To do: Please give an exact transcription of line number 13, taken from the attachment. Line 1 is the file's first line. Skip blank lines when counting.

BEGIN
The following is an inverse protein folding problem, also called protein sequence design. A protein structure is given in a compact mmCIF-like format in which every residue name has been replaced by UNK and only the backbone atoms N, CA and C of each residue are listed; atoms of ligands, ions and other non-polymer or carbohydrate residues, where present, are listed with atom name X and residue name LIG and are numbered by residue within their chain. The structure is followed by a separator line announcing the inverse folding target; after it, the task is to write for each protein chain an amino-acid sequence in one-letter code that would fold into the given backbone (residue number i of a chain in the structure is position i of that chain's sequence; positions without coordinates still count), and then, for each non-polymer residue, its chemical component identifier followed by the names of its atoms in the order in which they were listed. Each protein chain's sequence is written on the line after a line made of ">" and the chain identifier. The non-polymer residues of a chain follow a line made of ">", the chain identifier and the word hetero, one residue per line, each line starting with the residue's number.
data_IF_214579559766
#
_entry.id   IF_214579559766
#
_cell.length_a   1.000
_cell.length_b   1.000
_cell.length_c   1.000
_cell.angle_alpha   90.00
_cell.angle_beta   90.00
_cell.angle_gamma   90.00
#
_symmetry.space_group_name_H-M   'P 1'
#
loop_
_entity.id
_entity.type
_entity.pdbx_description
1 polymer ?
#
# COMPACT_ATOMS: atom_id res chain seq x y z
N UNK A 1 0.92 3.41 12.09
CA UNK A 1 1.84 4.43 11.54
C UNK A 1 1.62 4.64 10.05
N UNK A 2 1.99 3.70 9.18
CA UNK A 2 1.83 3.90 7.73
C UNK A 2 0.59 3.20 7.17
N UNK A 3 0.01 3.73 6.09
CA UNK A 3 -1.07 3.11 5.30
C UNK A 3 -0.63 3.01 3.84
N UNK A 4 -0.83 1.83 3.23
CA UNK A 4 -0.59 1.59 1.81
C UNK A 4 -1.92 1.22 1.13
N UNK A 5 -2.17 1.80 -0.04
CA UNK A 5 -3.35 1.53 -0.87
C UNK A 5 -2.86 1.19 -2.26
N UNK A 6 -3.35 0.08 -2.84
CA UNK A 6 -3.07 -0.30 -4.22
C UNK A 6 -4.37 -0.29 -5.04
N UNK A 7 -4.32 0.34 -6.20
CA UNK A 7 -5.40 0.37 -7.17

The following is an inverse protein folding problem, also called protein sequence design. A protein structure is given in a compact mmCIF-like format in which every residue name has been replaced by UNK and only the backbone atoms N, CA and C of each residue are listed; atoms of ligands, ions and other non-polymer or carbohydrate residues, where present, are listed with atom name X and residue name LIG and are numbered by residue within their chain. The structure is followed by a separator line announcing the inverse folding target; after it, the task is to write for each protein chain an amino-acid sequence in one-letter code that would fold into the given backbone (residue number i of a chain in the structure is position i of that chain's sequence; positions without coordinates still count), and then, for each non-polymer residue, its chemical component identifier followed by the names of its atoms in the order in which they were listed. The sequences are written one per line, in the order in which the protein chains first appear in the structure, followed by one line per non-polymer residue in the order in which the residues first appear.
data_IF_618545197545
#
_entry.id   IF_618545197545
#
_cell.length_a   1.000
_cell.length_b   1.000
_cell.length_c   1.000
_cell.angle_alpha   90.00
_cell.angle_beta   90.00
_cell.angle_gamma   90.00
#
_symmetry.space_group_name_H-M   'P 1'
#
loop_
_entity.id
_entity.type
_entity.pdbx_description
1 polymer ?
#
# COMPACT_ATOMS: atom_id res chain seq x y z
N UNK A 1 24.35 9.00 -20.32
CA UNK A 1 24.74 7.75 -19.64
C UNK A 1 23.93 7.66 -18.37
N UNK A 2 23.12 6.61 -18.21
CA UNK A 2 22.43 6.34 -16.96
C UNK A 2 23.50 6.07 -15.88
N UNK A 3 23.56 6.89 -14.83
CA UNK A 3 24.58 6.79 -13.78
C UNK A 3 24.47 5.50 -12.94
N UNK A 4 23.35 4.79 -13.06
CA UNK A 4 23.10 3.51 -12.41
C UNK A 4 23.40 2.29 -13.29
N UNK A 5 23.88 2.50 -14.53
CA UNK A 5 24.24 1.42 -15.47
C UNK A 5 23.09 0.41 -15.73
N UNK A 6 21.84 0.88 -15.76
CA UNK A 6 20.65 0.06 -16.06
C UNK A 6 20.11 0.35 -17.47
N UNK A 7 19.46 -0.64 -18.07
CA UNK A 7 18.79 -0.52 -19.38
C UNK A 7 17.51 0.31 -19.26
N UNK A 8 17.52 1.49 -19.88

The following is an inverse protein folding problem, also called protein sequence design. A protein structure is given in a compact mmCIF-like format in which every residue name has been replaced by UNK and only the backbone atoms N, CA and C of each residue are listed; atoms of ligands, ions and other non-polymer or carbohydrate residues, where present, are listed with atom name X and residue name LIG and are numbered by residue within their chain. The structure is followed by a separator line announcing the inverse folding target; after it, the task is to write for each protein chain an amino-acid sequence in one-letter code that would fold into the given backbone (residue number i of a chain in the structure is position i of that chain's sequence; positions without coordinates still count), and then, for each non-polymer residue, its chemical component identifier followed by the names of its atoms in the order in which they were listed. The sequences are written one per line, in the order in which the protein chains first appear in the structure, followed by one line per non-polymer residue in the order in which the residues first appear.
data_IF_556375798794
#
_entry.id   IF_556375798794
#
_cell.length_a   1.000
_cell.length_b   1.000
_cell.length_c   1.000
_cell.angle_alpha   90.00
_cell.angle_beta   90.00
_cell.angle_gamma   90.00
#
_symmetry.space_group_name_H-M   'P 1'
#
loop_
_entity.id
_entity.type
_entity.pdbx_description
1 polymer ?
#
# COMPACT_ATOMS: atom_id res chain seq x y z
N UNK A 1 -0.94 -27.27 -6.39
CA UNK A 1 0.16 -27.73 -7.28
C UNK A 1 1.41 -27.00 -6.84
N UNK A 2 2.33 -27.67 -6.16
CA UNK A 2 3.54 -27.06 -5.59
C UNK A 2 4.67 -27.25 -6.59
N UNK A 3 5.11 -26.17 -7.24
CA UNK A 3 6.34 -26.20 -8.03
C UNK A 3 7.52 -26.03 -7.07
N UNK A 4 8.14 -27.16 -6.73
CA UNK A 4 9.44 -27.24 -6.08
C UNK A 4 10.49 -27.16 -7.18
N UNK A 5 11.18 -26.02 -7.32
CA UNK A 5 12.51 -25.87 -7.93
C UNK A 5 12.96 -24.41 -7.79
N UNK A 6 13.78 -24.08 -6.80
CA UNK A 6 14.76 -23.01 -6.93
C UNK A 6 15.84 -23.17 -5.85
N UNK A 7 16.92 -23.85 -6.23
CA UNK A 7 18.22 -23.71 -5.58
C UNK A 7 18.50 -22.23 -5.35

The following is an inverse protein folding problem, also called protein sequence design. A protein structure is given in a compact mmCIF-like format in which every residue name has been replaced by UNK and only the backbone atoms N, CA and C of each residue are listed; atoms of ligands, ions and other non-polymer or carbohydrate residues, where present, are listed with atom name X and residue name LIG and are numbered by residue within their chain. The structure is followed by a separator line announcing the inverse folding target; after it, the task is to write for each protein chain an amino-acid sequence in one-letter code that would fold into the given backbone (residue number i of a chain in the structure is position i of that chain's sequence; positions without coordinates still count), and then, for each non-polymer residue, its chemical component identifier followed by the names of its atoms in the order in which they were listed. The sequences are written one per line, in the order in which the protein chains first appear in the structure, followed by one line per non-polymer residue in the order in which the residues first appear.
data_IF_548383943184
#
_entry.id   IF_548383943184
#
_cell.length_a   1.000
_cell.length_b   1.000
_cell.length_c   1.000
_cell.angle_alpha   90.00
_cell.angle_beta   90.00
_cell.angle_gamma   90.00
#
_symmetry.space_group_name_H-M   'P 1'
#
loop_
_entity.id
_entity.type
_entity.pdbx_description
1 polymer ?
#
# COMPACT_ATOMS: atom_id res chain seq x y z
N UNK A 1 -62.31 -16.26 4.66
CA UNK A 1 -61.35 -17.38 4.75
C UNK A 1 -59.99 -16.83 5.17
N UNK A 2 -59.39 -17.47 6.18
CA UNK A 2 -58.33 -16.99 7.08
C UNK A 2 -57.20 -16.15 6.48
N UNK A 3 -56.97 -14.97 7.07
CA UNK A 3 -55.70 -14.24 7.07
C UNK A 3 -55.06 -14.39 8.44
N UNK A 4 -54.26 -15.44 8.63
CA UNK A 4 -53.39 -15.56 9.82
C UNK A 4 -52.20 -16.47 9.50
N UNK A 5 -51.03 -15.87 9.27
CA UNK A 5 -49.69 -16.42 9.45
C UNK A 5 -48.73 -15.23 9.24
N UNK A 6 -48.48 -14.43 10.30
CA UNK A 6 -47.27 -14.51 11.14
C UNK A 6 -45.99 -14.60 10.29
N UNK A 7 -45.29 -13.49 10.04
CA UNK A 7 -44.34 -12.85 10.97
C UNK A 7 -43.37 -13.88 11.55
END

_symmetry.space_group_name_H-M   'P 1'